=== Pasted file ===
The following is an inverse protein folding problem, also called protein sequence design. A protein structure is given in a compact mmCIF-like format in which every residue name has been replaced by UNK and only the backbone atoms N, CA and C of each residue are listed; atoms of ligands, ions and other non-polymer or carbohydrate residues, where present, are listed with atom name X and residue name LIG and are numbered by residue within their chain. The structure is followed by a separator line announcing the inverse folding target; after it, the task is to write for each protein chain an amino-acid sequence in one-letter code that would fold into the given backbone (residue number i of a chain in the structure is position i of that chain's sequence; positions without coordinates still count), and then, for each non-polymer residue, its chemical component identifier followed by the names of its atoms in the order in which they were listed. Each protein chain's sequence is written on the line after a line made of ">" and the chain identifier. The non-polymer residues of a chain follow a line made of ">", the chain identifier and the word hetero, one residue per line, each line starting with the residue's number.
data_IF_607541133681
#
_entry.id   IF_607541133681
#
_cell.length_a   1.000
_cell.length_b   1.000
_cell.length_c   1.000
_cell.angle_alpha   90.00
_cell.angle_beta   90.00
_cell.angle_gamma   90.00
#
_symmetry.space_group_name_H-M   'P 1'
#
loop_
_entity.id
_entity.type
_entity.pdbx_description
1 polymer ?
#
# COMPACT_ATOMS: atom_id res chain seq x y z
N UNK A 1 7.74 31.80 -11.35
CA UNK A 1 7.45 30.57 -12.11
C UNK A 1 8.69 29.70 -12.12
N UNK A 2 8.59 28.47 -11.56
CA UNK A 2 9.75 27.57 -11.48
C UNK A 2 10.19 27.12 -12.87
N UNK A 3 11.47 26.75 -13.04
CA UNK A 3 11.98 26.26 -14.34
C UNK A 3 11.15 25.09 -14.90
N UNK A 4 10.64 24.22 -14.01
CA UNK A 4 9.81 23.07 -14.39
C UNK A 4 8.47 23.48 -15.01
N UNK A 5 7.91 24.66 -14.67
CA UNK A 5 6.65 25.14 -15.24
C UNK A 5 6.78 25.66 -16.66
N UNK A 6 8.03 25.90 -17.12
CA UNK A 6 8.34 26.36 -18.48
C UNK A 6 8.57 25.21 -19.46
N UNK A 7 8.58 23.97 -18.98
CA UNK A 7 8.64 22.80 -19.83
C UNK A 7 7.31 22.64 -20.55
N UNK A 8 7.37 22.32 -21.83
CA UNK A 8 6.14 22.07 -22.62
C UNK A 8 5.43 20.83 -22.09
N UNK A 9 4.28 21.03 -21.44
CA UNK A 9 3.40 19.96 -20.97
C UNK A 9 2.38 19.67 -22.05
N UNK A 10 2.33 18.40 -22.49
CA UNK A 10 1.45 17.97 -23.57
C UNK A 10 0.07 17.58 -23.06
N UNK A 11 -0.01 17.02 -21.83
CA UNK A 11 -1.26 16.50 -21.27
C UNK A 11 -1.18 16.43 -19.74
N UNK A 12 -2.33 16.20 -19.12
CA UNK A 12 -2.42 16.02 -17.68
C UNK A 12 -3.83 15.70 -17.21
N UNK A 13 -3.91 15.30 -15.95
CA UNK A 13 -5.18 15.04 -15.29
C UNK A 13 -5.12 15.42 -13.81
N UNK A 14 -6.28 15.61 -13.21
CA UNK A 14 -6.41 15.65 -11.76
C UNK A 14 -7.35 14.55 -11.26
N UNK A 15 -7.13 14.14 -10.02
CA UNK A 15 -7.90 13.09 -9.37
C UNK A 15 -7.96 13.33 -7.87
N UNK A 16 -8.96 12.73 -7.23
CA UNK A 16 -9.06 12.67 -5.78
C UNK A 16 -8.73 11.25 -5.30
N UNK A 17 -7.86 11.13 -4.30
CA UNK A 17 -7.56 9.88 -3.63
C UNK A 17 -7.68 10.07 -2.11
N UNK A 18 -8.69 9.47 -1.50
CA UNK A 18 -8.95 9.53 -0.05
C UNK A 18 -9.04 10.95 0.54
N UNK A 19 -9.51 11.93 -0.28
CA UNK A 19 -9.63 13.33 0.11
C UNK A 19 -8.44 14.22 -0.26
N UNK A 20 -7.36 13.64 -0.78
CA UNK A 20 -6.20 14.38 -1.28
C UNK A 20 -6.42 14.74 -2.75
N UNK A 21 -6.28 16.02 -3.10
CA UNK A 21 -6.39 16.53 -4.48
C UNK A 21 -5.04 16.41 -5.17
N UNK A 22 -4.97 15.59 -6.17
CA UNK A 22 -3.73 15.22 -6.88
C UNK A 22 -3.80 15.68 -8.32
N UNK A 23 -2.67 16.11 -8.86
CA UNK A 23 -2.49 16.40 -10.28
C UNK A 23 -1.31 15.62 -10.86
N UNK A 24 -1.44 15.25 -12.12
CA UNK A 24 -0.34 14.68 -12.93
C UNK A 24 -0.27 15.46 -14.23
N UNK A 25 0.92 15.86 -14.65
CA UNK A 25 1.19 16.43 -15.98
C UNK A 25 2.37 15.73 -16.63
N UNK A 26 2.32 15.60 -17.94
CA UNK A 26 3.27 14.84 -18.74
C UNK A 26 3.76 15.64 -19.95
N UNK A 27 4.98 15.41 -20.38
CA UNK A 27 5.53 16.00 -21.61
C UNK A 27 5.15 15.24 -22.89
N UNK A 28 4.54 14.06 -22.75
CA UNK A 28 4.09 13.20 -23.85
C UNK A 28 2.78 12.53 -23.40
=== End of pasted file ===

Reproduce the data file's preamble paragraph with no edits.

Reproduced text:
The following is an inverse protein folding problem, also called protein sequence design. A protein structure is given in a compact mmCIF-like format in which every residue name has been replaced by UNK and only the backbone atoms N, CA and C of each residue are listed; atoms of ligands, ions and other non-polymer or carbohydrate residues, where present, are listed with atom name X and residue name LIG and are numbered by residue within their chain. The structure is followed by a separator line announcing the inverse folding target; after it, the task is to write for each protein chain an amino-acid sequence in one-letter code that would fold into the given backbone (residue number i of a chain in the structure is position i of that chain's sequence; positions without coordinates still count), and then, for each non-polymer residue, its chemical component identifier followed by the names of its atoms in the order in which they were listed. Each protein chain's sequence is written on the line after a line made of ">" and the chain identifier. The non-polymer residues of a chain follow a line made of ">", the chain identifier and the word hetero, one residue per line, each line starting with the residue's number.